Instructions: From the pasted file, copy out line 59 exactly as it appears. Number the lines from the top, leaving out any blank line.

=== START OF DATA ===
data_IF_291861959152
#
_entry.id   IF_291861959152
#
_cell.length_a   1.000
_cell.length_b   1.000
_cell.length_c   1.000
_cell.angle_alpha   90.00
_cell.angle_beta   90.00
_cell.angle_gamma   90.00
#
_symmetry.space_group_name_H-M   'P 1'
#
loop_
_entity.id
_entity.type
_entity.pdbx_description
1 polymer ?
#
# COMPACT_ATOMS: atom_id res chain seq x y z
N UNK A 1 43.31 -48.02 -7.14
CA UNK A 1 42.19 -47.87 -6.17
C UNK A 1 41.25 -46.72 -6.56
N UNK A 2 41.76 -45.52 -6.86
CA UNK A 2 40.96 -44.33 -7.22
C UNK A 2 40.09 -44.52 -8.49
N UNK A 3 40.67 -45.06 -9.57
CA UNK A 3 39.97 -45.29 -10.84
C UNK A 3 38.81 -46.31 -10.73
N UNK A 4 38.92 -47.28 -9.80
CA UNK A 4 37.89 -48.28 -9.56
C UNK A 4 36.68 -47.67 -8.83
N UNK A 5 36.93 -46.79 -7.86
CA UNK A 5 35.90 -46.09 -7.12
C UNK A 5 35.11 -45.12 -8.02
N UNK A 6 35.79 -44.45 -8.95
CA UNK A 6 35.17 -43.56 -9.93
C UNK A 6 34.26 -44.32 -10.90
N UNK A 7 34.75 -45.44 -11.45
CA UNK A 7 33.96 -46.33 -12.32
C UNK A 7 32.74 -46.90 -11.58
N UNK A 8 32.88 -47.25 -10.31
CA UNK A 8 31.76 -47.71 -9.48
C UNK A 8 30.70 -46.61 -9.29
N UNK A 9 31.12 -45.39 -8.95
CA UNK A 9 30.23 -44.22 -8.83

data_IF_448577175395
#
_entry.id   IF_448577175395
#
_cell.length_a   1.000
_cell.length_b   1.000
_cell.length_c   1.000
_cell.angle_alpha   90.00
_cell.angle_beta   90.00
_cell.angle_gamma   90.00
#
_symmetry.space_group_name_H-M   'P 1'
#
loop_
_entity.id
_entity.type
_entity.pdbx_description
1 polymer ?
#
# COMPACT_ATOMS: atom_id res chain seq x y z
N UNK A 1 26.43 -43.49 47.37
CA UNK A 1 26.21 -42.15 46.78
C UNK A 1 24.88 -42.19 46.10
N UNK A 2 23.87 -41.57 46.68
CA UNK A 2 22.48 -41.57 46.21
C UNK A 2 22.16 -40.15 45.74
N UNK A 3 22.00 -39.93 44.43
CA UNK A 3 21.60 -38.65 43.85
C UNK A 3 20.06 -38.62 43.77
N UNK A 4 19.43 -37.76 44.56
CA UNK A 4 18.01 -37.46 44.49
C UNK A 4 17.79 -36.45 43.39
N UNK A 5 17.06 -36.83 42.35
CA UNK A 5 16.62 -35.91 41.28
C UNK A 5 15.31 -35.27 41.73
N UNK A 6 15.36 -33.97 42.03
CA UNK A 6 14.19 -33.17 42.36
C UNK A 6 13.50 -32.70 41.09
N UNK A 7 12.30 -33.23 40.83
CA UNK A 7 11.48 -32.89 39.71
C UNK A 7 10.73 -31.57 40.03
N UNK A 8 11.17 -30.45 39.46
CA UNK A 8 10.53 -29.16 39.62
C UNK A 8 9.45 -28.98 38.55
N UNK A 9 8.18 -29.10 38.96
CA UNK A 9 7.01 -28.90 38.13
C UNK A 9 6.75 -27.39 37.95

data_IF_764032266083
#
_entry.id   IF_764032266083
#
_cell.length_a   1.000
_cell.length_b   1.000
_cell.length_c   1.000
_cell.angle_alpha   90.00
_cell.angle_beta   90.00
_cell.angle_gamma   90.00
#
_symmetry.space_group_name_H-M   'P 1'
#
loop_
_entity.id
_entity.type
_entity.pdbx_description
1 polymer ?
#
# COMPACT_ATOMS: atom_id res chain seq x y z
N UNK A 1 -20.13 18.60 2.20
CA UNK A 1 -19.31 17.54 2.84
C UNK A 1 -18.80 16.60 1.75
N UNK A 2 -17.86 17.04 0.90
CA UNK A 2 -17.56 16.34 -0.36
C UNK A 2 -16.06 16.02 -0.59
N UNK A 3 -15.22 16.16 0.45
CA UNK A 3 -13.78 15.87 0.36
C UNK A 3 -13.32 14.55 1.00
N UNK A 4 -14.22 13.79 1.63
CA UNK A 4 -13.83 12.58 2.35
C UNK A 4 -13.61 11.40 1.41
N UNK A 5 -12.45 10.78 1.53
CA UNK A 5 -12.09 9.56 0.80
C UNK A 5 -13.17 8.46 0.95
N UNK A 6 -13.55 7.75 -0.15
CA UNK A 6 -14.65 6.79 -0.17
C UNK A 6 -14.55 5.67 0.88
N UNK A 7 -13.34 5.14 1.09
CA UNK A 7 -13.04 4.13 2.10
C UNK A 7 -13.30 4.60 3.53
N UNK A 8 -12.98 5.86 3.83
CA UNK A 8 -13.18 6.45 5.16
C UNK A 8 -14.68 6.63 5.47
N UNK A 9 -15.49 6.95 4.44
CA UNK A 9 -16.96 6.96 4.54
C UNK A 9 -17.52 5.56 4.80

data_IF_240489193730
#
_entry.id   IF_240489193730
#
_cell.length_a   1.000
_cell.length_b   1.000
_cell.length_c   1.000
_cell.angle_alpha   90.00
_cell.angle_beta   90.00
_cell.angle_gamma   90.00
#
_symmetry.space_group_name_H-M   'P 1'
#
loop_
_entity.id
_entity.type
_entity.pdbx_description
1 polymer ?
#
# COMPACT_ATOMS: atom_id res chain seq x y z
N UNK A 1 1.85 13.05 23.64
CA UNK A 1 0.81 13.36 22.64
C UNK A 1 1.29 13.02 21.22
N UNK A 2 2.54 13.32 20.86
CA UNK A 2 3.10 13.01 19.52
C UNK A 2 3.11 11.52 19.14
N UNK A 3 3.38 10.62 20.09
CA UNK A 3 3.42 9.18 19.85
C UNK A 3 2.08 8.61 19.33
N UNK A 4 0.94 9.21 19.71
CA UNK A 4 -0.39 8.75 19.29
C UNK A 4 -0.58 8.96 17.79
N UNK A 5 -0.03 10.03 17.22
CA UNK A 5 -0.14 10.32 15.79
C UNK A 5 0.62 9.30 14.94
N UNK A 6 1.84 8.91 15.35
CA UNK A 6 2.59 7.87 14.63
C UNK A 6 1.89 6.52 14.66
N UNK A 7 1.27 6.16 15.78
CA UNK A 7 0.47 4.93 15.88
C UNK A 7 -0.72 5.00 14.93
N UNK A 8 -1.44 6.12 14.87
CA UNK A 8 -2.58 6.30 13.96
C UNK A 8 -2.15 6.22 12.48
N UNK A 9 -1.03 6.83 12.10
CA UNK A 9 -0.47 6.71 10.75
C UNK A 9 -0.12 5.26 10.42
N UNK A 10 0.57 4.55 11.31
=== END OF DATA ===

#